LA Police to debate drones
European drone debate ‘just not happening’
Drone flying: LAPD to hold public hearings on the use of drones. Photograph: Philip Toscano/PA Wire
The Los Angeles Police Commission is set to hold a series of public hearings to give the public a chance to weigh in on the use of drones by the local police department.
The LAPD confirmed this week it has received two drones from their Seattle counterparts, who themselves had to ground their plans to use the drones, or unmanned aerial vehicles (UAVs), after public outcry on the matter.
Ben Hayes of Statewatch – a long-established not-for-profit organisation which monitors EU civil and state liberties – told The Irish Times that while the LAPD move was indicative of “a huge debate that has resulted in legislation either restricting or putting caveats on the use of drones” in a number of US states, in Europe a similar debate is “just not happening”.
In an email to The Irish Times, Chris Ozmun a PR spokesman for Draganfly Innovations – whose Draganflyer X6 UAVs are the ones currently under lock and key at LAPD offices – said that in the case of US usage of the devices, “public safety agencies must not only follow federal, but local regulations regarding the use of unmanned systems and their data”.
The X6 UAVs are equipped with camera, video and infrared capabilities. According to an LAPD statement, they will only being considered for “narrow and prescribed uses” – such as keeping an eye on hostages or suspects barricaded in a building – rather than keeping a watchful gaze over citizens.
Ozmun said the Canadian company currently supplies its drones to “many agencies in the United States, including Mesa County Sheriff’s Department [in Colorado] and Grand Forks County Sheriff’s Department [in North Dakota]”.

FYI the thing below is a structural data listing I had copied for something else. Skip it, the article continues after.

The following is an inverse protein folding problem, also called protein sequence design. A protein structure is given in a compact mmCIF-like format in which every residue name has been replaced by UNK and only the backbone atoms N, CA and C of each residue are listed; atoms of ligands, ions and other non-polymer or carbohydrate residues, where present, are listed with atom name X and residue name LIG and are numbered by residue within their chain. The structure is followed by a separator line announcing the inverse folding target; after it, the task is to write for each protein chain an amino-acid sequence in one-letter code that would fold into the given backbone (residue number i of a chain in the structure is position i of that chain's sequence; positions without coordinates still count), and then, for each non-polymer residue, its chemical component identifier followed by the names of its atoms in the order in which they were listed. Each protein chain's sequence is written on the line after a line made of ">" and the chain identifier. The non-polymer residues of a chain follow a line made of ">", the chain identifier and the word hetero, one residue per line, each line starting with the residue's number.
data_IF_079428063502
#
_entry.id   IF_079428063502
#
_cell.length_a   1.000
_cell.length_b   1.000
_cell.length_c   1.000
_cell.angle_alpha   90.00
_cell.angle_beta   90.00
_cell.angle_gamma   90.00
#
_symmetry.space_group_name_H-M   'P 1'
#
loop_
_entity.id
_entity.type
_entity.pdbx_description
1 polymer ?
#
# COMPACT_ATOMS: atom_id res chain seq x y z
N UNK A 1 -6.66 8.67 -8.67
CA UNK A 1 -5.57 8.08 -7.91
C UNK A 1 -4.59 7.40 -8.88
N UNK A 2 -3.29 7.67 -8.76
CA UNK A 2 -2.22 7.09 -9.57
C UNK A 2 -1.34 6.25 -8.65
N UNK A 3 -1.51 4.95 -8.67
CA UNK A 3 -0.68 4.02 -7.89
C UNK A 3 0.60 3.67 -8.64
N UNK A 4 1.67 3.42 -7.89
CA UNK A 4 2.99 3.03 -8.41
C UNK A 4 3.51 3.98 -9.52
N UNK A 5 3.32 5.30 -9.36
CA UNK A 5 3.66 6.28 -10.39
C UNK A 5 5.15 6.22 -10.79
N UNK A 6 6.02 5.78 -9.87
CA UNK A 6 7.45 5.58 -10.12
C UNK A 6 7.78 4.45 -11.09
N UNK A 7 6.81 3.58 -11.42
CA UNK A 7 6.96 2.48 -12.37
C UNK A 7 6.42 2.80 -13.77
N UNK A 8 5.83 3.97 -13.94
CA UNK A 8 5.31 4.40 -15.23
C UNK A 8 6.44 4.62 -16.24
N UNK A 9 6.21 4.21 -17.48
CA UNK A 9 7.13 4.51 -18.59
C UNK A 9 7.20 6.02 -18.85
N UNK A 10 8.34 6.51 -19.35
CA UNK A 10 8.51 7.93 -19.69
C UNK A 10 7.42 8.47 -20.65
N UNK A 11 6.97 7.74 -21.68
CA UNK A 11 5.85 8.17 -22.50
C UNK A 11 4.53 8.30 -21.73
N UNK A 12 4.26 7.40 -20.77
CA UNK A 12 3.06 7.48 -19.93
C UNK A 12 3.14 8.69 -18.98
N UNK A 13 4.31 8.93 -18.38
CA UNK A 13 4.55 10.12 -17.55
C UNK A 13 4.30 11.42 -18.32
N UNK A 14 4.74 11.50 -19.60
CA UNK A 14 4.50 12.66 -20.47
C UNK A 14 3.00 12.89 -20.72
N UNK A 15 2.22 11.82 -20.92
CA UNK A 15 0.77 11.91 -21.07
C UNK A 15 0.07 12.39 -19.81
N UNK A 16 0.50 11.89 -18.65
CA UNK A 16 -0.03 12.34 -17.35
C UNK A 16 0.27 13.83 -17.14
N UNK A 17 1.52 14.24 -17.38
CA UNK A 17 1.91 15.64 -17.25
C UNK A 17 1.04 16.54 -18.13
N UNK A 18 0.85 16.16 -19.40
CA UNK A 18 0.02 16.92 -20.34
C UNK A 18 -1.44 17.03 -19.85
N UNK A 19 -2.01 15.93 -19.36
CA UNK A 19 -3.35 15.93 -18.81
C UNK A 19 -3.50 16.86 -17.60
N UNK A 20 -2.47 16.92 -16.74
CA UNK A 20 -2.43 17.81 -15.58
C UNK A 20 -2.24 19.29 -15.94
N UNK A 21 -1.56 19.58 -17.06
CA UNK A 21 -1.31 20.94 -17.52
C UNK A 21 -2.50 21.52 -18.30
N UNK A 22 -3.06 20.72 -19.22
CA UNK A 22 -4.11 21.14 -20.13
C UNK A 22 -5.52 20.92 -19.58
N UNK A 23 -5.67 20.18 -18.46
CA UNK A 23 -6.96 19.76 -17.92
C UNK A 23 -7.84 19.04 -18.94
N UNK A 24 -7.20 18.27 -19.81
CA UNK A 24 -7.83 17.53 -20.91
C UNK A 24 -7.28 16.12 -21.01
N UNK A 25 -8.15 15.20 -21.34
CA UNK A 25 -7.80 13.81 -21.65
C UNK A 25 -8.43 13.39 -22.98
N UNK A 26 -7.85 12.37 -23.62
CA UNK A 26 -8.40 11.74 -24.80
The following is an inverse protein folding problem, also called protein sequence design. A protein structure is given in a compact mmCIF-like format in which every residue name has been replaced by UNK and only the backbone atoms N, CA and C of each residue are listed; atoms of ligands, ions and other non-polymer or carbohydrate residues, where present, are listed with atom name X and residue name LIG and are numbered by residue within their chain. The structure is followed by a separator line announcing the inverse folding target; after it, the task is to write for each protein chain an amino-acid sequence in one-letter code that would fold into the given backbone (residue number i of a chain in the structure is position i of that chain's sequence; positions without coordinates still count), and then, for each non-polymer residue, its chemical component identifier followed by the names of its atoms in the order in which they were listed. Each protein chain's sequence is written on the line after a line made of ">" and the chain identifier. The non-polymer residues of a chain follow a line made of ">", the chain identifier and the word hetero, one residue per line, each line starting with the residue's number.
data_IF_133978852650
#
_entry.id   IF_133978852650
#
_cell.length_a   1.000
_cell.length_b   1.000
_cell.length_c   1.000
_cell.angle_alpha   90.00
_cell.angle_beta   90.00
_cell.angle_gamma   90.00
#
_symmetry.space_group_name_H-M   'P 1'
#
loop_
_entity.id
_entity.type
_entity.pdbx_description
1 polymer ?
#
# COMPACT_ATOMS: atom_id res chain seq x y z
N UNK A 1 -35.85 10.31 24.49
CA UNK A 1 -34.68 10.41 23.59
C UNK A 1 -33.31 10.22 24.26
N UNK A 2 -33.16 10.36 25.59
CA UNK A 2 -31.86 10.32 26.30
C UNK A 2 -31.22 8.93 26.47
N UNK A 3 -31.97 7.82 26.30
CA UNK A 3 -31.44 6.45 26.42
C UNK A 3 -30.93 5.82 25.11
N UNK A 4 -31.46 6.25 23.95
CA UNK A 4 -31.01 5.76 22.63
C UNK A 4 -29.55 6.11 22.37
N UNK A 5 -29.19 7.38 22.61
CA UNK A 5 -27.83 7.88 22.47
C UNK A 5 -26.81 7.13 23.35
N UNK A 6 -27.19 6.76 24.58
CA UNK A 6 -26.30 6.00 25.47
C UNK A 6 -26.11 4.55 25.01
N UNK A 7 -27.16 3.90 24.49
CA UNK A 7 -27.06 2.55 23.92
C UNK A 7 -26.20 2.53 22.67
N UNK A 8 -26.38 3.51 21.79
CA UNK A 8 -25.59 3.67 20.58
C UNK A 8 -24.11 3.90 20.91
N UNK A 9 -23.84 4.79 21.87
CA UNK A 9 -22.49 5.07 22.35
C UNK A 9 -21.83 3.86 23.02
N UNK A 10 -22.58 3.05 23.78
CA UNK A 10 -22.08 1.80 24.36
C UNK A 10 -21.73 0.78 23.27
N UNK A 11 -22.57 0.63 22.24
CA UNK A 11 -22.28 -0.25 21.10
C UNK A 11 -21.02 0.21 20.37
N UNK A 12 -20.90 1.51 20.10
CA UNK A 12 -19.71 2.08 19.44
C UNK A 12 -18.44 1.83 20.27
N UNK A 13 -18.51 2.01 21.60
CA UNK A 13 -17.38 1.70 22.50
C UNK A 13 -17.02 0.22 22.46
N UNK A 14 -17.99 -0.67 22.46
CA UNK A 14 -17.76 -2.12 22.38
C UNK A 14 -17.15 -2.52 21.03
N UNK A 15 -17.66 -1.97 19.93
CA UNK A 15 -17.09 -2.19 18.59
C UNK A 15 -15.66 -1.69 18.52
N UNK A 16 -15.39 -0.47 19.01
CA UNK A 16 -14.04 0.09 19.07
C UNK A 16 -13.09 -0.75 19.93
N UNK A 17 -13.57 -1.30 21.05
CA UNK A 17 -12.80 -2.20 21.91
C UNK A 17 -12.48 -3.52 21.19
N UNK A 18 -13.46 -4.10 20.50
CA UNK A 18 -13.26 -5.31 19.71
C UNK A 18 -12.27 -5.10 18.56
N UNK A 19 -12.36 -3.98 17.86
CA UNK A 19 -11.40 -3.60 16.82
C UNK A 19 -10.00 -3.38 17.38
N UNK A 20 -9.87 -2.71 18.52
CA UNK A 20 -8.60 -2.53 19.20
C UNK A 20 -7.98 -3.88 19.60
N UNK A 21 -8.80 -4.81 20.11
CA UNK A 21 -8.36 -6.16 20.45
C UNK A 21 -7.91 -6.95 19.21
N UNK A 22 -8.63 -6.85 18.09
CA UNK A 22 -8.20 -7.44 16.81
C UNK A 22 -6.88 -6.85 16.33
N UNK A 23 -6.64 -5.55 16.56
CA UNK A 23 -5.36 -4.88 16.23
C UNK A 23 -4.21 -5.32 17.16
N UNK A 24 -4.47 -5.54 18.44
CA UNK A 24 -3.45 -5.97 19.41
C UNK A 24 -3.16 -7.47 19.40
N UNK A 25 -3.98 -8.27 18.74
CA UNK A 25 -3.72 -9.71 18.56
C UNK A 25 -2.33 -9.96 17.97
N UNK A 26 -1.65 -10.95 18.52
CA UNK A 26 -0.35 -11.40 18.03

Last year it was widely reported that drones were purchased for use by the PSNI during the G8 Summit in Fermanagh to help monitor particular key sites at a reported cost of over €1.2 million.
Statewatch’s Hayes helped produce a report earlier this year entitled ‘Eurodrones Inc’ looking into the growing drone industry in Europe which concluded that “The EU’s drone policy has evolved into a coherent action plan to remove the regulatory and technical barriers that currently limit the flight of drones in civilian airspace”.
Hayes’ co-author on that report, Chris Jones, produced further research last month in which he said there was evidence which strongly suggested that in the UK, “the Serious Organised Crime Agency, the predecessor to the National Crime Agency, may have acquired the use of drone technology in late 2012”.
According to Hayes: “You can pretty much put anything on a drone – telecommunications interception equipment, things that track or target people so we would like to see a proper debate about what these things are going to be used for.”
Ole Aguirre, vice president of Business Development with Norwegian drone developers Proxy Dynamics said: “police forces in Europe are starting to try out this technology” on the back of “very effective use” in military operations over the last decade.
Police forces, she said, are “particularly interested in tactical small UAV’s for surveillance and reconnaissance, as many of these platforms are man portable and fit into a patrol car”.